Rising sea level from warming ocean temperatures and melting polar ice caps is an ongoing and well documented response to climate change. The City of Miami frequently experiences inundation by seawater in areas that were well above sea level just a few years ago. Tide gages show rising seas along nearly all of the East Coast, despite the efforts of some politicians to ignore it. The current rate of rise averages about 3.5 mm/yr or about 10 cm by 2050; however the rate is itself accelerating.
The rate of sea level rise is determined by several factors, which I have covered in earlier editions of blog (https://blogs.nicholas.duke.edu/citizenscientist/reconciling-the-current-rise-in-sea-level/ ). Sea level rise along the East Coast is largely affected by the thermal expansion of the oceans, the amount of water in the oceans, and changes in the relative height of coastal land. Sea level is rising everywhere along the coast of North Carolina, but variations in the rate of rise are mediated by changes in the height of land. Lower rates of sea level rise are reported in New England, where the land is still rebounding in response to the weight of the last continental glaciation, so the rising water is less noticed.
In my last blog (https://blogs.nicholas.duke.edu/citizenscientist/a-sea-change/), I discussed ocean currents that include a huge downwelling of waters in the North Atlantic, known as the Atlantic Meridional Overturning Circulation (AMOC). When the AMOC is at its peak, the rise in sea level along the east coast of the U.S. is lower than when the AMOC is weaker. In the absence of downwelling in the AMOC, it is almost as if the extra water pushes up against the coast of Maine, contributing to sea level rise in this region. Past changes in the height of sea level along the east coast are inversely correlated to estimates of the past strength of the AMOC. While current observations do not indicate a weakening in the AMOC, there is some reason to believe that this may be a likely future response to warmer ocean temperature and climate.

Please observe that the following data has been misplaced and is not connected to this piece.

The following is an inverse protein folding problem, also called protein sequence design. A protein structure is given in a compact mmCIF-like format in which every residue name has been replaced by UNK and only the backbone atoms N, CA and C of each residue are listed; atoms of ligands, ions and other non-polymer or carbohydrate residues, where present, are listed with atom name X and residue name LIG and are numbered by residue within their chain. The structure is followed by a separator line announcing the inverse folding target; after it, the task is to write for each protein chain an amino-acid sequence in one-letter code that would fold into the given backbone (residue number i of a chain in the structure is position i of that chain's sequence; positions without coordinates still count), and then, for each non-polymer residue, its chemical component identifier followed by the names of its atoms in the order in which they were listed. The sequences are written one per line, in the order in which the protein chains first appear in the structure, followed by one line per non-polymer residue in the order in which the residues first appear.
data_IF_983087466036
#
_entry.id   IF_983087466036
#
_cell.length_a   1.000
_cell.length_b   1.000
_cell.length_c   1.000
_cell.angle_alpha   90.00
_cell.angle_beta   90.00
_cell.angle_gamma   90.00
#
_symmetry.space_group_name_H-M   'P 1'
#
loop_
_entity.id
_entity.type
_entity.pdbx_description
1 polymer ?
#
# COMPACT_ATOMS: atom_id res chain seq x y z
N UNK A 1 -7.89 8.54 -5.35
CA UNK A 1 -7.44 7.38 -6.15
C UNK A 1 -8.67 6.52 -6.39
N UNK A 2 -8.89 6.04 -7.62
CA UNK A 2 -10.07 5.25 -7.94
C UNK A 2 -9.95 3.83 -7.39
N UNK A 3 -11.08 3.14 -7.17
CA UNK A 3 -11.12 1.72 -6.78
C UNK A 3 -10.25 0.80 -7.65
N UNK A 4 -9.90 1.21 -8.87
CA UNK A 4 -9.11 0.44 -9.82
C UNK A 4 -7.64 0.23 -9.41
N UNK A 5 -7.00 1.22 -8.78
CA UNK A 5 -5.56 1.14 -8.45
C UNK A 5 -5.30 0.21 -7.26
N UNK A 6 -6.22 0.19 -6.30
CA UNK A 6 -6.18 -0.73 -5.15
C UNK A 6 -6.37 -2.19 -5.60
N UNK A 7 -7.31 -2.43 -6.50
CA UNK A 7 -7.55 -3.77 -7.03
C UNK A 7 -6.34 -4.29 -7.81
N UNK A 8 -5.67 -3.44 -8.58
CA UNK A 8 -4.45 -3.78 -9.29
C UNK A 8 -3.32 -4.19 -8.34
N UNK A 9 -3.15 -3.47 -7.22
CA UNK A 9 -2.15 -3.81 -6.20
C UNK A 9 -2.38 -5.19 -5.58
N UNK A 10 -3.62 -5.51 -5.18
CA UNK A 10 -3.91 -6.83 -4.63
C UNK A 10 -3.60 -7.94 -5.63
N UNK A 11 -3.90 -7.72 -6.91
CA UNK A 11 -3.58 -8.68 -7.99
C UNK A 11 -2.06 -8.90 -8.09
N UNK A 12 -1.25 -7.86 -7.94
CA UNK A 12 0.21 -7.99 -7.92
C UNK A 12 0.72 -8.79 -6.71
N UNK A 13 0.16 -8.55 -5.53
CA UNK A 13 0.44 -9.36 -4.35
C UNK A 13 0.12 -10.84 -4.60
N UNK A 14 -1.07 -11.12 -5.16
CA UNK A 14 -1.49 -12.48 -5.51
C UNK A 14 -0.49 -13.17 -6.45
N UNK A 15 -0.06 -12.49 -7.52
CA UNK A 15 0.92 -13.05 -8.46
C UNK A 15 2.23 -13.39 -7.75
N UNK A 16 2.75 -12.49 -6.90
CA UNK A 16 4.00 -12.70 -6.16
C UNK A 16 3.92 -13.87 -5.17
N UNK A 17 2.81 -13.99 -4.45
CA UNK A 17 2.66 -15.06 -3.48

What causes sea-level to rise and how fast it is rising are of major concern all along the East Coast of the United States, where 2.4 million people live within 1 meter of the height of the sea. In coastal regions, direct damages to the economy from climate change could exceed 20% per year within the next 50 years. Some of these impacts will be agricultural and some will be due to higher energy use, but coastal damages from sea-level rise top the list.
Changes in the ocean currents and the rise of sea-level are an interrelated set of environmental impacts from climate change that should concern coastal residents and taxpayers everywhere.
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